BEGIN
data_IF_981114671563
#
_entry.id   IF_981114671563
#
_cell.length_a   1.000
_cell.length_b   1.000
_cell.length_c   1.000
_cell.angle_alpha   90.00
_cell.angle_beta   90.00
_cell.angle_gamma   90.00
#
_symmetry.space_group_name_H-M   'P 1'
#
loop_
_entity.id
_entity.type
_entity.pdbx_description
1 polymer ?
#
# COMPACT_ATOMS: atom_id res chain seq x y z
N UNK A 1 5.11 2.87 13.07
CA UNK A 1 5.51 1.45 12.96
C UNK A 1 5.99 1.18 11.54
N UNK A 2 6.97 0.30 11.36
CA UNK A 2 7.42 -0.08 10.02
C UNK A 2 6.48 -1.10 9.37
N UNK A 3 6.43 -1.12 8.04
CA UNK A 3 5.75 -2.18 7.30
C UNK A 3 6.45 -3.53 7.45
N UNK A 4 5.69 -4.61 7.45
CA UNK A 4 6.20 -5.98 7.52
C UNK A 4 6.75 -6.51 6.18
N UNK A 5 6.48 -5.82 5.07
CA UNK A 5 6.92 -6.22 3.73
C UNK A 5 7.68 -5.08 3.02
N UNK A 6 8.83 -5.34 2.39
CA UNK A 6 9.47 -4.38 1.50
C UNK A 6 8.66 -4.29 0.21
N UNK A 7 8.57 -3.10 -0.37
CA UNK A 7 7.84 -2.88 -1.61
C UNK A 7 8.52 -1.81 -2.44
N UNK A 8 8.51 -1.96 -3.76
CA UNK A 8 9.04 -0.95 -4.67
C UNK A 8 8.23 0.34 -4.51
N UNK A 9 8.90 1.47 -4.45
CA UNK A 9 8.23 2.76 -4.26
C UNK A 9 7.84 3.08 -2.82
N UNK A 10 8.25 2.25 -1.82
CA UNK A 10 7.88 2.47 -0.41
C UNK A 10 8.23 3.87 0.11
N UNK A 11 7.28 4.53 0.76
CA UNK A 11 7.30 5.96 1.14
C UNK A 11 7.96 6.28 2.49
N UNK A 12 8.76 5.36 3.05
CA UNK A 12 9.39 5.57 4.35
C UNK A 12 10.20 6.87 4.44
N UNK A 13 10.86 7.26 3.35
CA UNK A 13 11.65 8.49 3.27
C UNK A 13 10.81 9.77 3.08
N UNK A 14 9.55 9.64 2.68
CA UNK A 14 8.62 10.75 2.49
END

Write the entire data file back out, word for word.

data_IF_981114671563
#
_entry.id   IF_981114671563
#
_cell.length_a   1.000
_cell.length_b   1.000
_cell.length_c   1.000
_cell.angle_alpha   90.00
_cell.angle_beta   90.00
_cell.angle_gamma   90.00
#
_symmetry.space_group_name_H-M   'P 1'
#
loop_
_entity.id
_entity.type
_entity.pdbx_description
1 polymer ?
#
# COMPACT_ATOMS: atom_id res chain seq x y z
N UNK A 1 5.11 2.87 13.07
CA UNK A 1 5.51 1.45 12.96
C UNK A 1 5.99 1.18 11.54
N UNK A 2 6.97 0.30 11.36
CA UNK A 2 7.42 -0.08 10.02
C UNK A 2 6.48 -1.10 9.37
N UNK A 3 6.43 -1.12 8.04
CA UNK A 3 5.75 -2.18 7.30
C UNK A 3 6.45 -3.53 7.45
N UNK A 4 5.69 -4.61 7.45
CA UNK A 4 6.20 -5.98 7.52
C UNK A 4 6.75 -6.51 6.18
N UNK A 5 6.48 -5.82 5.07
CA UNK A 5 6.92 -6.22 3.73
C UNK A 5 7.68 -5.08 3.02
N UNK A 6 8.83 -5.34 2.39
CA UNK A 6 9.47 -4.38 1.50
C UNK A 6 8.66 -4.29 0.21
N UNK A 7 8.57 -3.10 -0.37
CA UNK A 7 7.84 -2.88 -1.61
C UNK A 7 8.52 -1.81 -2.44
N UNK A 8 8.51 -1.96 -3.76
CA UNK A 8 9.04 -0.95 -4.67
C UNK A 8 8.23 0.34 -4.51
N UNK A 9 8.90 1.47 -4.45
CA UNK A 9 8.23 2.76 -4.26
C UNK A 9 7.84 3.08 -2.82
N UNK A 10 8.25 2.25 -1.82
CA UNK A 10 7.88 2.47 -0.41
C UNK A 10 8.23 3.87 0.11
N UNK A 11 7.28 4.53 0.76
CA UNK A 11 7.30 5.96 1.14
C UNK A 11 7.96 6.28 2.49
N UNK A 12 8.76 5.36 3.05
CA UNK A 12 9.39 5.57 4.35
C UNK A 12 10.20 6.87 4.44
N UNK A 13 10.86 7.26 3.35
CA UNK A 13 11.65 8.49 3.27
C UNK A 13 10.81 9.77 3.08
N UNK A 14 9.55 9.64 2.68
CA UNK A 14 8.62 10.75 2.49